One of the great songs in the Irish tradition. A big song in only three verses. It commemorates the scores of Irish soldiers who have died in the service of other countries, particularly in the French army. According to one mudcast.org poster,
The tune is thought to be a variant of “An Caiptín Ó Catháin” composed by Toirbheallach Ó Cearbhalláin [Turlach O’Carolan] and the words are thought to have been composed by the Scottish poet Thomas Campbell.
I got the following version of the words from Frank Harte.I completely adore Niamh Parsons‘ version, and here she is singing it live in the Basque country.
The Wounded Hussar
Alone to the banks of the dark rolling Danube,
Fair Adelaide roamed when the battle was o’er.
“Oh where then” she cried, “have you wandered my true love?
Or where do you wither and bleed on the shore?”
She travelled a while the tears her eyes flooding,
Through the dead and the dying she walked near and far,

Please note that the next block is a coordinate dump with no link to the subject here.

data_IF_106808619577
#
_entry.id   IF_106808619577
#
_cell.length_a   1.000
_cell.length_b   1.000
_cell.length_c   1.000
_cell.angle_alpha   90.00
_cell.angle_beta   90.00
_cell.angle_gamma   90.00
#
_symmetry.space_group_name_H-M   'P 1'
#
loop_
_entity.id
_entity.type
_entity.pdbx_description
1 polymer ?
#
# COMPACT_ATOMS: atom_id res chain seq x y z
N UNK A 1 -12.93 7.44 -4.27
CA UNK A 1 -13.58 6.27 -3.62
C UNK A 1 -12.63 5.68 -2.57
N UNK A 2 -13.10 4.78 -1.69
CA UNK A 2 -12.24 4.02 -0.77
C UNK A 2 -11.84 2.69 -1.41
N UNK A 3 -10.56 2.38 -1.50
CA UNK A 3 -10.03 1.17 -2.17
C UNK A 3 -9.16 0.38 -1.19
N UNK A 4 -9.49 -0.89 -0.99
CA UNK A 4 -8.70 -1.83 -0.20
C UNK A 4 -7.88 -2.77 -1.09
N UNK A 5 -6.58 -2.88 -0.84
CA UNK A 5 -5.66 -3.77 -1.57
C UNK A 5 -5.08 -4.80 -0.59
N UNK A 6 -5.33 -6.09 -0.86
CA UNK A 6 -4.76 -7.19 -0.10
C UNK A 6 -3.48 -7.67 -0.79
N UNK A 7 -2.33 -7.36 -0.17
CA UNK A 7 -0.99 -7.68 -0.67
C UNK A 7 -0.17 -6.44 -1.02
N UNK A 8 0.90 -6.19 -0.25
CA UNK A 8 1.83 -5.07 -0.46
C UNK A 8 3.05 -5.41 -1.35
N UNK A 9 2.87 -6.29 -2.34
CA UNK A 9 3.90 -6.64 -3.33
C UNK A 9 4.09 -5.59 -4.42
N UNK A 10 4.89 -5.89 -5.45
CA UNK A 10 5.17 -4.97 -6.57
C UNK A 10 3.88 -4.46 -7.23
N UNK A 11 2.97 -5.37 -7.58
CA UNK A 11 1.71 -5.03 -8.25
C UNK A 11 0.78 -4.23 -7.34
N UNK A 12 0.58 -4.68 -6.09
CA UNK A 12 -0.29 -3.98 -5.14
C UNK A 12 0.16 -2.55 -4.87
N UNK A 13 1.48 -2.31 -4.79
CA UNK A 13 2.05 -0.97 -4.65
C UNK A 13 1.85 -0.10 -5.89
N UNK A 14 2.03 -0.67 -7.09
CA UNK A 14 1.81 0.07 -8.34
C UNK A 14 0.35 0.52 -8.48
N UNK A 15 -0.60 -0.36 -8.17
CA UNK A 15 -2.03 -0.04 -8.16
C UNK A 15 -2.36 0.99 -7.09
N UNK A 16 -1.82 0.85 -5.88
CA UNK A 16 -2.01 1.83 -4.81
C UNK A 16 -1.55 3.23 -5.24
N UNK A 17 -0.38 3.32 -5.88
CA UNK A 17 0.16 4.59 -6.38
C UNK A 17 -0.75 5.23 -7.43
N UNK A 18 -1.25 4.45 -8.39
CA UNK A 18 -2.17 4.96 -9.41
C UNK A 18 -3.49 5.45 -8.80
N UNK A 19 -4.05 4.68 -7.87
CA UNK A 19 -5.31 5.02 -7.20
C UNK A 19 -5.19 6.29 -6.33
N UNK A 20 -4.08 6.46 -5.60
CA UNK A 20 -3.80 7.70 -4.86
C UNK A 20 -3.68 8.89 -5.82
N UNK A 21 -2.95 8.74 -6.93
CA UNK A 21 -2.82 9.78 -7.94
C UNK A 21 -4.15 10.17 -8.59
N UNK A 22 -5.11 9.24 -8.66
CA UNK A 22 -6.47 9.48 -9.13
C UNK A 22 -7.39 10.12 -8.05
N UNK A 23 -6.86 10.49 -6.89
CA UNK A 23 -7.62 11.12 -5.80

Till she found by the river all bleeding and dying,
By the light of the moon her poor wounded hussar.
From his bosom that heaved, the last torrent was streaming,
And pale was his visage deep marked with a scar,
And dimmed were the eyes once expressively beaming,
That had melted in love or had kindled in war.
How sad was poor Adelaide’s heart at the sight,
how bitterly she wept for the victim of war.
“Have you come then” he cried, “this last sorrowful night for,
To cheer the lone heart of your wounded hussar?”
“Thou shalt live then” she cried, “heaven’s mercy relieving,
Each anguishing wound shall forbid me to mourn.”
“Oh no then” he cried, “for my life is fast fading,
And no light of the morn shall to Henry return.”
“Thou charmer of life ever tender and true,
Take my love to my babes that await me afar.”
Then his faltering tongue could scarce bid her adieu when,
He died in her arms, her poor wounded hussar.